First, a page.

The past two months on the Colorado music scene easily rank among the most rewarding of my musical life. It started with attending the Folk Alliance Conference in Kansas City, where I played a lot, slept a little, and left feeling reinvigorated about songwriting.
In the first week of March, I was invited to open for two different national acts at two outstanding Colorado music venues. The first was opening for singer songwriter Tracy Grammer at the famed Swallow Hill. In addition to learning that both Tracy and I attended Cal Berkeley during the same time in the early 90‘s (when “The Naked Guy” was making headlines), I also learned that Tracy is a one helluva storyteller.
When I‘m performing my own music, I give brief introductions to many of my songs, telling the stories behind them. But rarely will I devote more than a few sentences to this endeavor. Tracy, on the other hand, sometimes spent more time on the introduction than with playing the song itself. But the thing is – it worked! By the time she got to the song, those of us in the audience felt as if we nearly had a hand in the writing of the song itself. Granted, this phenomenon may also be partially attributed to the fact that Tracy is also engaging, funny, witty, gorgeous, and a very talented singer songwriter. I was honored to open for her, and hope to do so again.
Two days later, I had the pleasure of opening for another great singer songwriter, Chris Trapper at the Soiled Dove – one spectacular Colorado music venue I had honestly been trying to get into for over five years. This very special evening confirmed a number of things for me. First, playing the Soiled Dove is ridiculously awesome. Second, Chris Trapper is a very cool guy, and has become my new role model for juggling a career in music with raising a family.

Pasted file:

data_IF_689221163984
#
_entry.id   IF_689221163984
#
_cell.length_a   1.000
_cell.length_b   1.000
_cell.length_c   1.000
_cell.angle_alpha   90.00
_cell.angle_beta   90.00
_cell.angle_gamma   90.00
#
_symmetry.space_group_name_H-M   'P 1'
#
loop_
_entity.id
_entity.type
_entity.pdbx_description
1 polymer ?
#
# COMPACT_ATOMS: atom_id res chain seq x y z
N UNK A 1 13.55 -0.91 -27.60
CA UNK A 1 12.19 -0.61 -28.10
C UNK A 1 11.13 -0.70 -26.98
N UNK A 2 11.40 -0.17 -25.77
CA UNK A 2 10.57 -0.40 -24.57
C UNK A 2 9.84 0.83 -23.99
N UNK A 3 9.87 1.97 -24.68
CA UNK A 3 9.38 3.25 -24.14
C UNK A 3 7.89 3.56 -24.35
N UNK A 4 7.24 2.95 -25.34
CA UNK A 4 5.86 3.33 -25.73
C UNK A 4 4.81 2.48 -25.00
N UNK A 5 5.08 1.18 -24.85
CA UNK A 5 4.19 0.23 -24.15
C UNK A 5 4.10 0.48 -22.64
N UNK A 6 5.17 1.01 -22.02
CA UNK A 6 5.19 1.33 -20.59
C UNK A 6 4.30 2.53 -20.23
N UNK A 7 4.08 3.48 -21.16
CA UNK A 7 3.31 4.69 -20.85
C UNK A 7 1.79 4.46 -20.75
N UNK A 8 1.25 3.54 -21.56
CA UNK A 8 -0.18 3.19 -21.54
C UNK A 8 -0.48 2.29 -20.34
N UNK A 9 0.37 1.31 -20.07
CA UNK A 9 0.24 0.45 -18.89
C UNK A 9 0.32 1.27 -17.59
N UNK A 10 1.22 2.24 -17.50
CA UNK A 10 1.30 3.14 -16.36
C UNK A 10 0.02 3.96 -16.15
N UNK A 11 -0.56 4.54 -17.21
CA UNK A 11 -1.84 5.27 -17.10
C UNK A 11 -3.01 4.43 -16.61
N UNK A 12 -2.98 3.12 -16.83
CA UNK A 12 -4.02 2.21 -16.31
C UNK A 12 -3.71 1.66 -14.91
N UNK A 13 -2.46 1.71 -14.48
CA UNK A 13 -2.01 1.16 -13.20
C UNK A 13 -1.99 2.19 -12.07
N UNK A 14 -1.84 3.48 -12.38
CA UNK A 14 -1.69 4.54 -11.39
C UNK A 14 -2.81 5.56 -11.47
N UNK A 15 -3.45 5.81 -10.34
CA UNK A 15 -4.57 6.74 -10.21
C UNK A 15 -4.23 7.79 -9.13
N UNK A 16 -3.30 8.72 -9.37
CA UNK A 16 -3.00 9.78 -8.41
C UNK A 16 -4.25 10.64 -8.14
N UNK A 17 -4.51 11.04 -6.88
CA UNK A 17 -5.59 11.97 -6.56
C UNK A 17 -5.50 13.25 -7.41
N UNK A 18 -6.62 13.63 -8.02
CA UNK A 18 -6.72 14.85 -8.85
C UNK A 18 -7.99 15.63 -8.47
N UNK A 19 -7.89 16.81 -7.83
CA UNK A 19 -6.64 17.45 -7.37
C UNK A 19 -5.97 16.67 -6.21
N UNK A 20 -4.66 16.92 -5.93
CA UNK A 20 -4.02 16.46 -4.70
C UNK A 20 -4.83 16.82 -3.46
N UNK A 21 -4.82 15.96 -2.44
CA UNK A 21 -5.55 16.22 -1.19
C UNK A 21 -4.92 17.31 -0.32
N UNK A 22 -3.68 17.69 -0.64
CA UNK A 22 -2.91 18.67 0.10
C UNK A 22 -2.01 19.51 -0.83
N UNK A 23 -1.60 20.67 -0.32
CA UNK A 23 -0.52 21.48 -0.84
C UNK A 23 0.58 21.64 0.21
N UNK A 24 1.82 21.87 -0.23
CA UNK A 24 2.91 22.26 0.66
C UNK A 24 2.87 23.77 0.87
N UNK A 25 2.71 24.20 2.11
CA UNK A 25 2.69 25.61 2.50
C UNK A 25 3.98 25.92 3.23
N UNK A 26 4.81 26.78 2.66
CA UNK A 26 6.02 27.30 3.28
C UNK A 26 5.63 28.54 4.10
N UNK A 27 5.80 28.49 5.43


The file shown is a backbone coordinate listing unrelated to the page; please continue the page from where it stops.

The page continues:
Then, as if the month couldn’t get any better, I was also nominated by Denver’s Westword for an award in the “Best Singer Songwriter” category. And the only thing cooler than that is that I also happen to be nominated along with my songwriting hero, Boulder’s Gregory Alan Isakov. To me, he’s as good as it gets not just on the Colorado music scene, but worldwide.
So I send my heartfelt gratitude to Tracy Grammer and Chris Trapper, as well as the fine folks at Swallow Hill, The Soiled Dove, the Westword, and the many friends and fans who make the Colorado music scene what it is. Thank you for helping 2014 get off on the right foot.
Americana singer songwriter Jeremy Dion puts as much energy into his guitar playing as he does his songwriting.
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